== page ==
“The Cave has a wealth of nostalgic treasures including old favourites like the Amiga and BBC Micro through to more obscure systems from other parts of the world.”
The Retro Collective aims to give access to vintage technology in a hands-on environment. We want to educate and inform visitors through our preservation work, and create a fun, enjoyable environment for all to explore the history of entertainment in technology.
We are not one individual company, we are a collective of like-minded individuals with a passion for preserving technology, and we’re always looking for new businesses who wish to join the collective, there’s plenty of room in our 18th century mill to accommodate your passion.
As the fortunate custodians of our exhibits, it’s our responsibility to maintain them to the highest possible standard and to make them accessible to as many people as possible. We achieve this through our venues and the YouTube channels of the respective venues where videos are made about the restoration process and history of the exhibits. We want our work to serve current and many generations to come in documenting the technology, the people and the historical context in which the exhibits were enjoyed. We don’t just want to preserve the technology we also want to capture and preserve the experience.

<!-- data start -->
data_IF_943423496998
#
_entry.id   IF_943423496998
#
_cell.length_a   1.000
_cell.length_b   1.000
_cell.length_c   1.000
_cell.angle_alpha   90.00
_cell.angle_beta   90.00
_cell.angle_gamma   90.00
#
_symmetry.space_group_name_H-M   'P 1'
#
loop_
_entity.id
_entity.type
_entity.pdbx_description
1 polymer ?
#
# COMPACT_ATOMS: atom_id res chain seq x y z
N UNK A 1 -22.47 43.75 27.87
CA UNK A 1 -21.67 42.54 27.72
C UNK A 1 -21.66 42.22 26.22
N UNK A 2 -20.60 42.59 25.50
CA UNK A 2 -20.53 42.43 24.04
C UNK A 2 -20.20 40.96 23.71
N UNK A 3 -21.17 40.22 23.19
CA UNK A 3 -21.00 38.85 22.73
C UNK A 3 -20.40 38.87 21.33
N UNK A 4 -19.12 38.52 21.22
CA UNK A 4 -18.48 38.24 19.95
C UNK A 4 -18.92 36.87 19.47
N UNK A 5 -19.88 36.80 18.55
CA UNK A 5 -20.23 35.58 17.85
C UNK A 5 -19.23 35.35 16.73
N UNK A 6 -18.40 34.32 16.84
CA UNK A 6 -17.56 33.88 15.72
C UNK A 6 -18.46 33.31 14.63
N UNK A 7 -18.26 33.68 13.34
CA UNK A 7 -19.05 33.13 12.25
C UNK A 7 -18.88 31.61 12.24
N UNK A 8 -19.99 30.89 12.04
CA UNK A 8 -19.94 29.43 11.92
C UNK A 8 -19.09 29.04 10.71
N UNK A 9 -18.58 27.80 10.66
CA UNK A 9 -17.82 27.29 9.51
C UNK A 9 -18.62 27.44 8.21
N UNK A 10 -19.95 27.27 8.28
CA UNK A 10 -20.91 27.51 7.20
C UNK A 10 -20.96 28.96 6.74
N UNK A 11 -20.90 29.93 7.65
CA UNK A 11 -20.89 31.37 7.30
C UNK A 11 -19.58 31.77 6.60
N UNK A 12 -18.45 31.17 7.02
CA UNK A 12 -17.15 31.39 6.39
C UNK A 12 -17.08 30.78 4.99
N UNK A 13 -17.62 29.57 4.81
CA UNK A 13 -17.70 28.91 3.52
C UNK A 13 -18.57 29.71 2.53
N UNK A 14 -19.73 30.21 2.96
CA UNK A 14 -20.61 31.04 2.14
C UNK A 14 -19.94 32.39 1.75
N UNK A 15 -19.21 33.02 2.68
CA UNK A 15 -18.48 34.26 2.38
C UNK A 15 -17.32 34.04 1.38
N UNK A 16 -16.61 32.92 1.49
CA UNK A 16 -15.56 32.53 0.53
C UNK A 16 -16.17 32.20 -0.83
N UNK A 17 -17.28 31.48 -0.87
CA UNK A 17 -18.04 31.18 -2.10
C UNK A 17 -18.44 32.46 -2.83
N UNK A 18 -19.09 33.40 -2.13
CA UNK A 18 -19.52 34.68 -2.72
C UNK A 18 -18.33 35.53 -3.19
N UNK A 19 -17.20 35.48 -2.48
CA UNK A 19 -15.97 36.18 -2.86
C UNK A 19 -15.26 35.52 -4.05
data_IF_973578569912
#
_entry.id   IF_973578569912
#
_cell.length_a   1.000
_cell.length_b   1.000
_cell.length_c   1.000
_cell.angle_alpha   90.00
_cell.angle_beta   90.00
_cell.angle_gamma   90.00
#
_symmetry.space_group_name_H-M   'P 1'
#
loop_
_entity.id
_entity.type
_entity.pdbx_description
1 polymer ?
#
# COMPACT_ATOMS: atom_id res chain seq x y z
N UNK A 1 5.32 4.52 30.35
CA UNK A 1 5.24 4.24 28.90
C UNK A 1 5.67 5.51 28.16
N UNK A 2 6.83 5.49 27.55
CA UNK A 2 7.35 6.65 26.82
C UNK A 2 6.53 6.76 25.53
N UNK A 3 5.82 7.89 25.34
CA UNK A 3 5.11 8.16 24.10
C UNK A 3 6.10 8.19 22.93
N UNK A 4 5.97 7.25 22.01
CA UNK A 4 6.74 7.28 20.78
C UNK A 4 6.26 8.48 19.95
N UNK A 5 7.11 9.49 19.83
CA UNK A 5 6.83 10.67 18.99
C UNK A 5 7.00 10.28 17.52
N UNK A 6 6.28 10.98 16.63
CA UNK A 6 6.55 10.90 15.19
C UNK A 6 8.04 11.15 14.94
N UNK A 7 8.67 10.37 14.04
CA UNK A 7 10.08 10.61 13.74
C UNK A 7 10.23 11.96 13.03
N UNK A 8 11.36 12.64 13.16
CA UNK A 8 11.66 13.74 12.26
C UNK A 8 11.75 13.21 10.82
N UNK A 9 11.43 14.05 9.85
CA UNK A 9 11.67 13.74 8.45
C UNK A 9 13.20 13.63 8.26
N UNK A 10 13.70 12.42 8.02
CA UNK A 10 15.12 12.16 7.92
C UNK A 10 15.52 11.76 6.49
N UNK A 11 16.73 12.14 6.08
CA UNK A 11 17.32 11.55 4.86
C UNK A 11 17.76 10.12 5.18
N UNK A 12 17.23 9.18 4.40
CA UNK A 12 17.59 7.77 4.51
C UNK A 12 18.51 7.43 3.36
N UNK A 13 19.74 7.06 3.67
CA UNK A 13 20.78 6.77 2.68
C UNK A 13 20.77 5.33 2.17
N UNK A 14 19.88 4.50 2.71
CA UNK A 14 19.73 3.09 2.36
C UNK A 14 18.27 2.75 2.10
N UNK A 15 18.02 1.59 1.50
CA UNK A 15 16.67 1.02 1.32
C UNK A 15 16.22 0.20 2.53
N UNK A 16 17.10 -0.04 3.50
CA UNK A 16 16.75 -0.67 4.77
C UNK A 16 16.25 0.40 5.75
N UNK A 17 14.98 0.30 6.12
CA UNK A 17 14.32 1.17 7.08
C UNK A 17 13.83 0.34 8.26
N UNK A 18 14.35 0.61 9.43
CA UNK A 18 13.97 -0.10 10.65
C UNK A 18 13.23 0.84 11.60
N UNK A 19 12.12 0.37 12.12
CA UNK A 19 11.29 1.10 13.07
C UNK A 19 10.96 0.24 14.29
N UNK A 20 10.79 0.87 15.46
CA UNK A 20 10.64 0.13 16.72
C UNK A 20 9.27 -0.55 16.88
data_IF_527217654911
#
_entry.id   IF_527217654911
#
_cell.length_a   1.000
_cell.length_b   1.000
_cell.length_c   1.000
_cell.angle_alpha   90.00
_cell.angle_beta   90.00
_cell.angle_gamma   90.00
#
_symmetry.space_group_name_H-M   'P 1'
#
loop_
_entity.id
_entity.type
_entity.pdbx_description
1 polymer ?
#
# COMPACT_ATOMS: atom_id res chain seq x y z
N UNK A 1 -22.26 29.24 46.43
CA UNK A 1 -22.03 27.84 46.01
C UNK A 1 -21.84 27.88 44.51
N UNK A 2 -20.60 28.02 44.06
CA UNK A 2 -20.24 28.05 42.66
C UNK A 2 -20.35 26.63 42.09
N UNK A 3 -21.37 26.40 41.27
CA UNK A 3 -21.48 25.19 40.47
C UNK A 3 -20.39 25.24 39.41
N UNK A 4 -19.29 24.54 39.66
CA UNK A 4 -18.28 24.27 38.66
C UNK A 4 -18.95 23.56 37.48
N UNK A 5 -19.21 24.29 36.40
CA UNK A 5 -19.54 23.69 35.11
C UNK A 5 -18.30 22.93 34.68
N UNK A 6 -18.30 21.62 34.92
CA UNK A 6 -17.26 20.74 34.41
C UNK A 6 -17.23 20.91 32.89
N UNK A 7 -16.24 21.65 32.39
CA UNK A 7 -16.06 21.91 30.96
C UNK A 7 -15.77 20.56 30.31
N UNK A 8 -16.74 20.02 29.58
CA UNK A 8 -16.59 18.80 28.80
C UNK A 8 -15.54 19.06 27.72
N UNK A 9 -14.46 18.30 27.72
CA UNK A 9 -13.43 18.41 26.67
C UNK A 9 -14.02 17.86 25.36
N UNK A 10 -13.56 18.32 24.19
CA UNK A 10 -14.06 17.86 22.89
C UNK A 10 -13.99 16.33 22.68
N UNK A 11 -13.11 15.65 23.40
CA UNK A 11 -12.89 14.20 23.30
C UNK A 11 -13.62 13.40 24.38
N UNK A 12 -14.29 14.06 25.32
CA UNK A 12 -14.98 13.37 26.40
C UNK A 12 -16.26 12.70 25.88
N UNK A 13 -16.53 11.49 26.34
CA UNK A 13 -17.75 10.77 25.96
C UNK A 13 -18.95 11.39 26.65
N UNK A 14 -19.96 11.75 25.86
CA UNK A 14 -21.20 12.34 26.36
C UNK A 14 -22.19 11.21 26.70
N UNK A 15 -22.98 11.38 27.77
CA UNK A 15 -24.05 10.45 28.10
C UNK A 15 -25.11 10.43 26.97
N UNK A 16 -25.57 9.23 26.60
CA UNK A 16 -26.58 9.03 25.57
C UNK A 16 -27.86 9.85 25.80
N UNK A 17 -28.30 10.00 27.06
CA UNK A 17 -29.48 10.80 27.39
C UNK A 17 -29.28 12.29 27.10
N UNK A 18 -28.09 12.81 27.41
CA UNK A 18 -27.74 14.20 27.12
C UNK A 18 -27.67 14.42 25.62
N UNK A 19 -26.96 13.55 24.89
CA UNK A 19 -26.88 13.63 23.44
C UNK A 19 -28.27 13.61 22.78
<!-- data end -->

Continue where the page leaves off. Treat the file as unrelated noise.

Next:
We want to use our success to improve our venues and succeed in our mission, but also to serve the local community. Our charity work has raised over £15,000 for local good causes including through the sale of an annual charity calendar from which 100% of proceeds are donated. Recipients have included All Sorts, The Long Table and HEALS of Malmesbury.
The first multiplayer video game was Tennis for Two in 1958 at the Brookhaven National Laboratory. The display was an oscilloscope.